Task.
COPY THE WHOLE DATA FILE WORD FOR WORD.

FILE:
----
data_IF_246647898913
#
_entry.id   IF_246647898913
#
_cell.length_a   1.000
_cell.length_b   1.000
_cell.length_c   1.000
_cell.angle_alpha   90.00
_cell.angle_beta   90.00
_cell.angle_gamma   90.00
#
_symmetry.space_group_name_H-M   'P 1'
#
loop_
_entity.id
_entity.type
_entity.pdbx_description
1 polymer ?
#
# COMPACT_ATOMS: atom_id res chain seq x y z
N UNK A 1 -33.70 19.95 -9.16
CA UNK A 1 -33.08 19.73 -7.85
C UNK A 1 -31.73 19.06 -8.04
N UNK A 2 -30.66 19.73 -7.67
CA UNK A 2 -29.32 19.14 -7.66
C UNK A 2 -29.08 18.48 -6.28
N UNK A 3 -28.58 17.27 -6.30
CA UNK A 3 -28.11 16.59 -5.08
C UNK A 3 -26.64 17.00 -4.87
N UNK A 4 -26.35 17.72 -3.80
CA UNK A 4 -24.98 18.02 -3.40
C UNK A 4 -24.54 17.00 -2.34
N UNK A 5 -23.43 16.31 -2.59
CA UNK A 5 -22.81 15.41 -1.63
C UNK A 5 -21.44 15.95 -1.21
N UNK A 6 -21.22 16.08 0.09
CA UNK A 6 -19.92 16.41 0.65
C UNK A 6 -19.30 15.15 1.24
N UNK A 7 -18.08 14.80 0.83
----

data_IF_246647898913
#
_entry.id   IF_246647898913
#
_cell.length_a   1.000
_cell.length_b   1.000
_cell.length_c   1.000
_cell.angle_alpha   90.00
_cell.angle_beta   90.00
_cell.angle_gamma   90.00
#
_symmetry.space_group_name_H-M   'P 1'
#
loop_
_entity.id
_entity.type
_entity.pdbx_description
1 polymer ?
#
# COMPACT_ATOMS: atom_id res chain seq x y z
N UNK A 1 -33.70 19.95 -9.16
CA UNK A 1 -33.08 19.73 -7.85
C UNK A 1 -31.73 19.06 -8.04
N UNK A 2 -30.66 19.73 -7.67
CA UNK A 2 -29.32 19.14 -7.66
C UNK A 2 -29.08 18.48 -6.28
N UNK A 3 -28.58 17.27 -6.30
CA UNK A 3 -28.11 16.59 -5.08
C UNK A 3 -26.64 17.00 -4.87
N UNK A 4 -26.35 17.72 -3.80
CA UNK A 4 -24.98 18.02 -3.40
C UNK A 4 -24.54 17.00 -2.34
N UNK A 5 -23.43 16.31 -2.59
CA UNK A 5 -22.81 15.41 -1.63
C UNK A 5 -21.44 15.95 -1.21
N UNK A 6 -21.22 16.08 0.09
CA UNK A 6 -19.92 16.41 0.65
C UNK A 6 -19.30 15.15 1.24
N UNK A 7 -18.08 14.80 0.83